Books as Places
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First published on .

55 Books

In June I self published my book. By the end of 2019 I had sold 55 copies. 55 copies of poetry kindly bought by friends and friends of friends.

I recently watched the new adaptation of Little Women. One of my favorite scenes was Jo March watching the first copies of her book being made. I have always loved the physicality of books, although I own a kindle now, when I was younger I was quite vocal about my preference for physical books, and I still prefer reading the printed word on pages I can put my finger in-between and mark with a pen.

Books are places

Books are not only physical objects; they take up space and so they are places. They are small places. A copy of my book has a volume of around 10.8 cubic inches; it takes up roughly the same amount of space as a tennis ball. But the surface area of a book is much larger.

Jo laying out the pages of her book

Another scene I loved in Little Women was when Jo spreads her manuscript across her room, moving around pages, making adjustments, surveying her work with her mother. For a while her novel was her room — a place that she can survey and change. If the 60 pages of my book were spread out they would take up 22.5 square feet — not a large amount of space but its not a large book.

Anyone who has read Little Women or any other novel know that this sense of place extends beyond the medium of bound pages. Books becomes places in your mind, places you can explore in your imagination even while the physical book remains closed. This was one of the reasons I decided to self-publish some of my poems. I knew that I could have submitted them for publication, or kept them for myself but I wanted to create a place for them — to curate where they lived, who their neighbors were, and how they were adorned.

It was undeniably cool to hold the first copies of my book in my hands but it wasn’t nearly as cool as I thought it would be. As someone who has always dreamed of publication, often in the context of it being a life changing event analogous to winning the lottery, my life changed hardly at all. But the lasting, quieter joy from 2019 has been seeing my book in the hands of friends.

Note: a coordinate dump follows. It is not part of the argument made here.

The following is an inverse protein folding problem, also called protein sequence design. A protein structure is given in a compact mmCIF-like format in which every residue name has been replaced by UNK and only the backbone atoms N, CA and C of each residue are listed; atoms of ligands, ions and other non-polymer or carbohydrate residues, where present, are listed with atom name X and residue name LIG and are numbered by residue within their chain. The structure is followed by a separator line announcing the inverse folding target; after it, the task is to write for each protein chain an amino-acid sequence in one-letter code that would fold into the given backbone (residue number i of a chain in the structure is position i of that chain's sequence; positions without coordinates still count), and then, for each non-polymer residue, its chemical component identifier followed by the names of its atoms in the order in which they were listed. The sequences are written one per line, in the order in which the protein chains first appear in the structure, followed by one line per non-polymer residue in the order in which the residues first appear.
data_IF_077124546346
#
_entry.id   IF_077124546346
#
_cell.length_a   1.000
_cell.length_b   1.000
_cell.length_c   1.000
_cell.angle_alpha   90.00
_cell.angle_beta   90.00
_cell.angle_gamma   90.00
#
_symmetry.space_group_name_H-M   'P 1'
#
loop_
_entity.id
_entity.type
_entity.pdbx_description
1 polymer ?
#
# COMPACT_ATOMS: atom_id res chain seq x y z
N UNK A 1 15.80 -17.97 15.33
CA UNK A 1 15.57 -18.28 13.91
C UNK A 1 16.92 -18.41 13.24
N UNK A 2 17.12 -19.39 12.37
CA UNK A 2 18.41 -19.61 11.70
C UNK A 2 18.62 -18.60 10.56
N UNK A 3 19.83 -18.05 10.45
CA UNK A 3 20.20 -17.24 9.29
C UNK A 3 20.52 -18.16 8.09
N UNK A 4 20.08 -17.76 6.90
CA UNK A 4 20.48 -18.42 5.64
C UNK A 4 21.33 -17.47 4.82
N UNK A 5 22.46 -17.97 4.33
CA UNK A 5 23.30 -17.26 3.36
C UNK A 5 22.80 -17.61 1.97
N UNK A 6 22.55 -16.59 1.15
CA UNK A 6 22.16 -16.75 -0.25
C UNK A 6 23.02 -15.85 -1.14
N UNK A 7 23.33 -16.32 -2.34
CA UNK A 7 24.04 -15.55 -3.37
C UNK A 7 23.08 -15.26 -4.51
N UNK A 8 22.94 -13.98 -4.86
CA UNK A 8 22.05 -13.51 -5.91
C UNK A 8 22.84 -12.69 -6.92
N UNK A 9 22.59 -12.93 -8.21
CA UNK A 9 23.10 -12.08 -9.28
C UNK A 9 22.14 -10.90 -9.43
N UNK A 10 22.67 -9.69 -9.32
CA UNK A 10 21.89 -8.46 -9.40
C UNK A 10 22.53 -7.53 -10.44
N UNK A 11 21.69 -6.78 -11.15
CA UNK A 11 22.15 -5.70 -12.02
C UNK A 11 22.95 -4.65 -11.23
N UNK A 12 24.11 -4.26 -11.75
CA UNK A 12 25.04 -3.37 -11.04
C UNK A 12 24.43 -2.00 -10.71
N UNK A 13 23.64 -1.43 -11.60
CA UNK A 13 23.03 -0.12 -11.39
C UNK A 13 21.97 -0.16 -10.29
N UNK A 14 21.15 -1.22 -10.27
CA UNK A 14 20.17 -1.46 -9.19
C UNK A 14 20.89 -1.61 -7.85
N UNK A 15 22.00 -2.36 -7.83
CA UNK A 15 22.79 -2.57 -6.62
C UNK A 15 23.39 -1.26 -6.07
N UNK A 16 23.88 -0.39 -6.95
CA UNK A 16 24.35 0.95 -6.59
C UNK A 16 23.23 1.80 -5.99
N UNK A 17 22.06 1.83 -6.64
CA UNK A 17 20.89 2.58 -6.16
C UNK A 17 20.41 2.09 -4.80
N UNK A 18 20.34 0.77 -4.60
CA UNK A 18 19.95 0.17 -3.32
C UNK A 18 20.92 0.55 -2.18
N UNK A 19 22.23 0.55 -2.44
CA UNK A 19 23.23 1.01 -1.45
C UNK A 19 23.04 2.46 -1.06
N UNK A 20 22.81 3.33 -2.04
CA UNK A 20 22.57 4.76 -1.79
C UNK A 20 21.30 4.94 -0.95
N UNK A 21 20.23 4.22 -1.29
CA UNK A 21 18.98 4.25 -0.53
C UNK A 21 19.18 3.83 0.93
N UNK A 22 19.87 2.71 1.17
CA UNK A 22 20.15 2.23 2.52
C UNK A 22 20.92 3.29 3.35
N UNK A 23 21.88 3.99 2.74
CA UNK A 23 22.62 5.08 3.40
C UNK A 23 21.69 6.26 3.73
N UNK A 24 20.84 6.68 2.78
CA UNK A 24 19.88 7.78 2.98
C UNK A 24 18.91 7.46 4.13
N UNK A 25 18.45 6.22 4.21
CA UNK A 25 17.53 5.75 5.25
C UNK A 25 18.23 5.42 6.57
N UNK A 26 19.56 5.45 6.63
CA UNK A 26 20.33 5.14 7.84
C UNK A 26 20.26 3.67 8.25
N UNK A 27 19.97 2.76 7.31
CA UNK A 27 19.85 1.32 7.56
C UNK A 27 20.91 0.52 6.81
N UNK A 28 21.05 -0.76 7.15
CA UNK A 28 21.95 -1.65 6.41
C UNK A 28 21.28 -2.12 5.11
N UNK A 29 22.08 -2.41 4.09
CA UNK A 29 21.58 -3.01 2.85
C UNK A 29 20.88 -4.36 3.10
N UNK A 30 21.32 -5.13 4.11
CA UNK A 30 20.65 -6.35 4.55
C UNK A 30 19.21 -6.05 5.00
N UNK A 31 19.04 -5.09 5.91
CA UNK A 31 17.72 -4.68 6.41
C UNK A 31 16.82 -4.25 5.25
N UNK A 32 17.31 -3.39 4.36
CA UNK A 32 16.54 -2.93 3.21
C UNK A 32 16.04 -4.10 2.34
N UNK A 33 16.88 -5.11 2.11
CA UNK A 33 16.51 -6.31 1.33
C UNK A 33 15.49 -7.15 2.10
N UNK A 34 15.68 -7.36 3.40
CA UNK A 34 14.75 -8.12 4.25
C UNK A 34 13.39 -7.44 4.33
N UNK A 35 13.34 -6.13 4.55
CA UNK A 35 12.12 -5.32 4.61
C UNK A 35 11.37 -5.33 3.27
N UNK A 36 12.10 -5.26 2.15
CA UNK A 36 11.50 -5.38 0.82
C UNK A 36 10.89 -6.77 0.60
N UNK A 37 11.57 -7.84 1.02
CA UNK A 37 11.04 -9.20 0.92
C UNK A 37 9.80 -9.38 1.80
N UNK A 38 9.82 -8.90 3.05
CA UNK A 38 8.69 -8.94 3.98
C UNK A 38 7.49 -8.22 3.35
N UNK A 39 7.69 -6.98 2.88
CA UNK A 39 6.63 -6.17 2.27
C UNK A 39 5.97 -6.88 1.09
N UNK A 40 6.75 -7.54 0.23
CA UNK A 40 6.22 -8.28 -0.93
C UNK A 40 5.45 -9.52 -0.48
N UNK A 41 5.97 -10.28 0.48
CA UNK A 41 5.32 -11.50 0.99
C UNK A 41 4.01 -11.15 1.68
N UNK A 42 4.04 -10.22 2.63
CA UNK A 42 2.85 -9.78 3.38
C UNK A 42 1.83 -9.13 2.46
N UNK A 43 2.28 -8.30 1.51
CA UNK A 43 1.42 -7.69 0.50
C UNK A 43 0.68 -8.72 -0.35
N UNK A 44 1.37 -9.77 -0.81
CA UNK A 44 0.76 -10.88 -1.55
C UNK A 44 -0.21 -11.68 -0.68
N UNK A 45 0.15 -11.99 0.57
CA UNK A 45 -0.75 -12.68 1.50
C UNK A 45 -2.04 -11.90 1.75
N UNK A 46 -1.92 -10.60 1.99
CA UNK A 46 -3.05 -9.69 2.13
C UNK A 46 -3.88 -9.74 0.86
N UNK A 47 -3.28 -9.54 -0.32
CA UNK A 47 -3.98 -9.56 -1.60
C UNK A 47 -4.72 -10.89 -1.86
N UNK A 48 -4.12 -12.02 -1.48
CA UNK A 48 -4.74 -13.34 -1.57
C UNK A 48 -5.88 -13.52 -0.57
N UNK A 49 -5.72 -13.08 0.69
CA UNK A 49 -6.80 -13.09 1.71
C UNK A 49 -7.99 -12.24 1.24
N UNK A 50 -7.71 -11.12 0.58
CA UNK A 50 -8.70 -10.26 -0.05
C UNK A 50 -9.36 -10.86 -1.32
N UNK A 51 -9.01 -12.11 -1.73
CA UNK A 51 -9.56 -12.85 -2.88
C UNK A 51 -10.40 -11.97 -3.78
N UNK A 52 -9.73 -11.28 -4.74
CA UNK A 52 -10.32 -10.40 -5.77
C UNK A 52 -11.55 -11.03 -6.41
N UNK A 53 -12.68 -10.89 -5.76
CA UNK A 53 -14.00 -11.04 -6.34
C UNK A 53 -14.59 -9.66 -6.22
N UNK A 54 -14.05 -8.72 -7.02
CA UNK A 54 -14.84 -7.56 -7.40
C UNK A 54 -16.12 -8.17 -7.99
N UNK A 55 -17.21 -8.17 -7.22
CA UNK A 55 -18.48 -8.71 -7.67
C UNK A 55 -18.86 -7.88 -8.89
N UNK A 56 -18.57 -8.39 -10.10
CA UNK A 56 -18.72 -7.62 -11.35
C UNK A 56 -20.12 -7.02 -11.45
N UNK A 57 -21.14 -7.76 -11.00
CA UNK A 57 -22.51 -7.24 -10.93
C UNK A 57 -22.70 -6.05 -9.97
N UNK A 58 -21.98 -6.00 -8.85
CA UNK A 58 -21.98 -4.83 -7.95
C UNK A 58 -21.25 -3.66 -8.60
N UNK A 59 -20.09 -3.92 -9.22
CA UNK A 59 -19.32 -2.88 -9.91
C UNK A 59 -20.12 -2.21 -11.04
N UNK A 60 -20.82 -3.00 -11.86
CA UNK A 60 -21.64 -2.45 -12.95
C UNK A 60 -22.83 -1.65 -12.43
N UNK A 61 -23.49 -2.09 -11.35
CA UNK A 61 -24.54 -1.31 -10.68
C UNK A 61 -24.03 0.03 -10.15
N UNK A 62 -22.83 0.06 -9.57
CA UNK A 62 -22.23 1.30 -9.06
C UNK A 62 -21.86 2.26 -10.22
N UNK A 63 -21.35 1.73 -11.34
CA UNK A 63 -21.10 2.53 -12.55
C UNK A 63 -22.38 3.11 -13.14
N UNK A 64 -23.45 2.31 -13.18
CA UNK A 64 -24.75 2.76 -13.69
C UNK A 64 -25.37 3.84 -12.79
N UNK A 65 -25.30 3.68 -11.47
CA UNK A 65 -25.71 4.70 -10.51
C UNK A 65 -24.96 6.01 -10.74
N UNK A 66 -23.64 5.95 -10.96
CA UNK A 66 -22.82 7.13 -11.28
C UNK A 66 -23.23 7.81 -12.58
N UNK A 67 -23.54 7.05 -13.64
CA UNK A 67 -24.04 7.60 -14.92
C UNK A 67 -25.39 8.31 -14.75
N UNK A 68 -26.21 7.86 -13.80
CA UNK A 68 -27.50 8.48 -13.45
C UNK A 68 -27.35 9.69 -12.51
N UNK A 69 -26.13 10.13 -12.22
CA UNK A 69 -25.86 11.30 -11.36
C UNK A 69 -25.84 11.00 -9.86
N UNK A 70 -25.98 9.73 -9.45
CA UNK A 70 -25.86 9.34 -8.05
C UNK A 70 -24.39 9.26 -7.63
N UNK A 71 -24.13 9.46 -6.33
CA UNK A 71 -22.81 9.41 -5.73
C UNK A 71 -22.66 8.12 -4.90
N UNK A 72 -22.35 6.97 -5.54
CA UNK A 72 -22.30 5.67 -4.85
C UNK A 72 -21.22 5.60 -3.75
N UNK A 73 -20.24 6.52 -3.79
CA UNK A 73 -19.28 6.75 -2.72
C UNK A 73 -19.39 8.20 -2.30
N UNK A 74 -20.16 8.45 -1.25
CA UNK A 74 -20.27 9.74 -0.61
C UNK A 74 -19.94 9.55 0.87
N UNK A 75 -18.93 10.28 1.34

I am not skilled in hospitality. My room is messy more often than I care to admit. Often I prefer a quiet evening rather than hosting a dinner party. But as friends have told me they’ve read my book or bought a copy for their friend I feel a bit like a host giving a tour of the house he designed, or a gardener walking through rows of tomatoes and corn in August showing the fruit of his labor.

55 books is not much to write home about. The royalties I’ve received barely cover the price of my ISBN number. But if it was about money I wouldn’t have gone into poetry. One of the things it is about is creating spaces and sharing that space with others. 55 books may not make much of a house, but at 1237.5 square feet, it is a decent apartment.

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  • Son of Cain
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